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It took a jury an hour to acquit Samantha and Thomas Wallace of homicide charges in the accidental shooting death of their 2-year-old daughter by her 5-year-old stepbrother.
Defense attorney Dan Ripper said the case never should have gone to trial.
"It was a horrible, horrible accident," Ripper said minutes after the verdict Wednesday afternoon. "But what the jury's decision was, was that it was not a crime."
"But you know, it won't be the end of it for them. Their child is still dead. Nothing that happened today brings [Camron Wallace] back. It was just was a way of prolonging their pain for three years."
Ripper represented Samantha Wallace, 28. Assistant District Public Defender Steve Brown represented Thomas Wallace, 25, during the two-day trial.
Brown said he was pleased with the outcome for his client and that the ordeal finally was over.
Prosecutor Charlie Minor declined to comment.
The Wallaces hugged supporters and cried as they rushed out of the courthouse. They also declined to comment.
Thomas Wallace took the stand in the case, and Minor pressed him about the loaded .45 caliber revolver left in a nightstand.
Wallace admitted he overslept that morning and forgot to move the gun to the closet, which he said he had done before that day. He said he was keeping the gun at the bedside because he was worried. He said a group of men had come onto the porch of his Tinsley Place home at about 2 or 3 a.m. three nights before.
Wallace said the gun had to be cocked to fire, but he stored it uncocked.
But Minor challenged the testimony.
"That gun was cocked, wasn't it?" Minor asked
"No, sir," Thomas Wallace replied.
Minor said the 5-year-old boy had been caught playing with the revolver the day before and Wallace had whipped him for it.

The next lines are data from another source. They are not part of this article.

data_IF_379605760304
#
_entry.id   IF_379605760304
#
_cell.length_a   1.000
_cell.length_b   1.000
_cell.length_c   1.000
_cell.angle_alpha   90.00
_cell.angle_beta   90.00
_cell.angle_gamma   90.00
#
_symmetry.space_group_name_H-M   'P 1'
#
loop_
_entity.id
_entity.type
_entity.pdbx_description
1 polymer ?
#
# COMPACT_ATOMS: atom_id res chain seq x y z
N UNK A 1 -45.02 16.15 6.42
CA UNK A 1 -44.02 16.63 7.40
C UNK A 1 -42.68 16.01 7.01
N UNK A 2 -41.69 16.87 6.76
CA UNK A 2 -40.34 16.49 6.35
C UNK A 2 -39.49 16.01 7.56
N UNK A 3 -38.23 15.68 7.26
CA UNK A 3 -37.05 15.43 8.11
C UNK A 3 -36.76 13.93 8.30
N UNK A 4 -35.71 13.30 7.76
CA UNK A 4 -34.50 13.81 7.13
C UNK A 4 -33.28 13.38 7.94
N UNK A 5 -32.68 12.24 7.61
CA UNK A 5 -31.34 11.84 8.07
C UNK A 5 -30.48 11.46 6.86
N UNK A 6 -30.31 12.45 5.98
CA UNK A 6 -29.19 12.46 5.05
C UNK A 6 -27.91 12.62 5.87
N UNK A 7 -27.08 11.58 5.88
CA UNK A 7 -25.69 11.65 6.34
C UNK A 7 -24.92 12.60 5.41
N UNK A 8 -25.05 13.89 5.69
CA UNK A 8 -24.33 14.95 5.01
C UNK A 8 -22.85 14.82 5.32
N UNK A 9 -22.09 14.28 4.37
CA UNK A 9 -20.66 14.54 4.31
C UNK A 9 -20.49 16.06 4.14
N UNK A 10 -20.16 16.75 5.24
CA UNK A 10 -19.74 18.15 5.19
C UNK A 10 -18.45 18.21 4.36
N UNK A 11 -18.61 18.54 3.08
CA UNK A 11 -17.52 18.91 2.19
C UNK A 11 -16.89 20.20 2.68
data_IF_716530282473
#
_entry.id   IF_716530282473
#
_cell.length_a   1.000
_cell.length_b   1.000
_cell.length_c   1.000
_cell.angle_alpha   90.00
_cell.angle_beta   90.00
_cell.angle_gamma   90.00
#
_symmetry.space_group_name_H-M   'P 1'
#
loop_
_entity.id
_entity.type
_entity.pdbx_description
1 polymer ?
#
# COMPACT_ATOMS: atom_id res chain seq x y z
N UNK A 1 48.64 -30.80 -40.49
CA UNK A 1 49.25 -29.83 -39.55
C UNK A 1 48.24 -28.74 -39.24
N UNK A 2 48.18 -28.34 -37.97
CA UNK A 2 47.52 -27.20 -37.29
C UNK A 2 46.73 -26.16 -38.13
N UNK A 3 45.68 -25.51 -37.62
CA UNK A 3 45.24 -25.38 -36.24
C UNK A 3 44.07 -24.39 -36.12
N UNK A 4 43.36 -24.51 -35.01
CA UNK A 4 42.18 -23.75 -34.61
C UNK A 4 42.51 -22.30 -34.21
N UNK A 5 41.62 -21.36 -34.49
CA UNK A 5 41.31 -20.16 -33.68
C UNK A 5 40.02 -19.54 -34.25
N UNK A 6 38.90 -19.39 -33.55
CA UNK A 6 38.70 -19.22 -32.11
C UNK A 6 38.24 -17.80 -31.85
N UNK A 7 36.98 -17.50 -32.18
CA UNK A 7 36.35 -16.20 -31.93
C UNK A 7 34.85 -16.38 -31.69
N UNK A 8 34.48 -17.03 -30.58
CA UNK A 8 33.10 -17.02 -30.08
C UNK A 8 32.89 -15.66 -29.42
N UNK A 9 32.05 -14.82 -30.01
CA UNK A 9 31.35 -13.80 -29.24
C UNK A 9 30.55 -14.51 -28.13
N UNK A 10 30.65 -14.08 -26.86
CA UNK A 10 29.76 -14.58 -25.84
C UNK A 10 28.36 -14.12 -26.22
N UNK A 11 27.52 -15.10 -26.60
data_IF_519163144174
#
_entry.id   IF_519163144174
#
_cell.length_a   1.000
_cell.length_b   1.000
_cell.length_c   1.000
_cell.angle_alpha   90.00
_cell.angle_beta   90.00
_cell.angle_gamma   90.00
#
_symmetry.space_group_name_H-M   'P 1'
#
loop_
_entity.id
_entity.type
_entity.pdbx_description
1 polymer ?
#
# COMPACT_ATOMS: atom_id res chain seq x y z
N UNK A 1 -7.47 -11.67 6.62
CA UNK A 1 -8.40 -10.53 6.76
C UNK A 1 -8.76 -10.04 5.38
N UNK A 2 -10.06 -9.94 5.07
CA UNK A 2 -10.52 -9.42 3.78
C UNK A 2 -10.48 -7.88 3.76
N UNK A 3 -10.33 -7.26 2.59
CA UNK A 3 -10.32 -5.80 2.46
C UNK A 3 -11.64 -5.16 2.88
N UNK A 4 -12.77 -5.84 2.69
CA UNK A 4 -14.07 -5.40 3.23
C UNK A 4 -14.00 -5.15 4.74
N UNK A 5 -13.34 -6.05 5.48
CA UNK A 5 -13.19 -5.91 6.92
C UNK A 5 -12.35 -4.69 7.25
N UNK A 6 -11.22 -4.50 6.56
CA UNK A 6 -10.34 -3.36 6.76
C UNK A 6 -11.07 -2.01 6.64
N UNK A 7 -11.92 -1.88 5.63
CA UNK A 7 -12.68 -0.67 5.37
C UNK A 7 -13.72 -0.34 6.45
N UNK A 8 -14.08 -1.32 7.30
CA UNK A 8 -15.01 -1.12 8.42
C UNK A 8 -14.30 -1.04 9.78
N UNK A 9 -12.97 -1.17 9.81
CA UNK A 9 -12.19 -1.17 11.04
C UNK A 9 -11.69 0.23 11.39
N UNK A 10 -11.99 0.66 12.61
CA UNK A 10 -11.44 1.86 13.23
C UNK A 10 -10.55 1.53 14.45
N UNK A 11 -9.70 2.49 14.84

The father denied Minor's assertion.
In closing statements, Minor told the jury, "There were absolutely no safety measures with this gun, none."
Both parents cried during emotional moments. When lawyers replayed recorded interviews and the Hamilton County Medical Examiner explained autopsy photographs and diagrams, the couple wiped away tears.
Minor pleaded with the jury to hold the parents culpable, despite the devastating loss of their child.
"You can't leave [guns] unattended. You can't leave them loaded and ready to go when you have small children," he said.
Ripper and Brown disputed much of Minor's characterization of events.
Brown told jurors during closing statements that despite all of the evidence, no one really knows what happened in the home on the day of Camron's death.
Each repeatedly asked jurors to see the choices that resulted in Camron's death from the Wallaces' point of view, not their own.
Testimony showed that Samantha Wallace was caring for the children that day and after lunch and baths they were sent to their rooms to nap. The boy asked to sleep in his parents' room because a broken window in his made the room hot.
A short time later the boy and the couple's older girl rushed to tell their mother that, "Cam-Cam is bleeding."
Samantha Wallace called 911, but the child was dead at the scene.
Contact staff writer Todd South at email@example.com or 423-757-6347. Follow him on Twitter @tsouthCTFP.
Todd South covers courts, poverty, technology, military and veterans for the Times Free Press. He has worked at the paper since 2008 and previously covered crime and safety in Southeast Tennessee and North Georgia. Todd’s hometown is Dodge City, Kan. He served five years in the U.S. Marine Corps and deployed to Iraq before returning to school for his journalism degree from the University of Georgia. Todd previously worked at the Anniston (Ala.) Star. Contact ...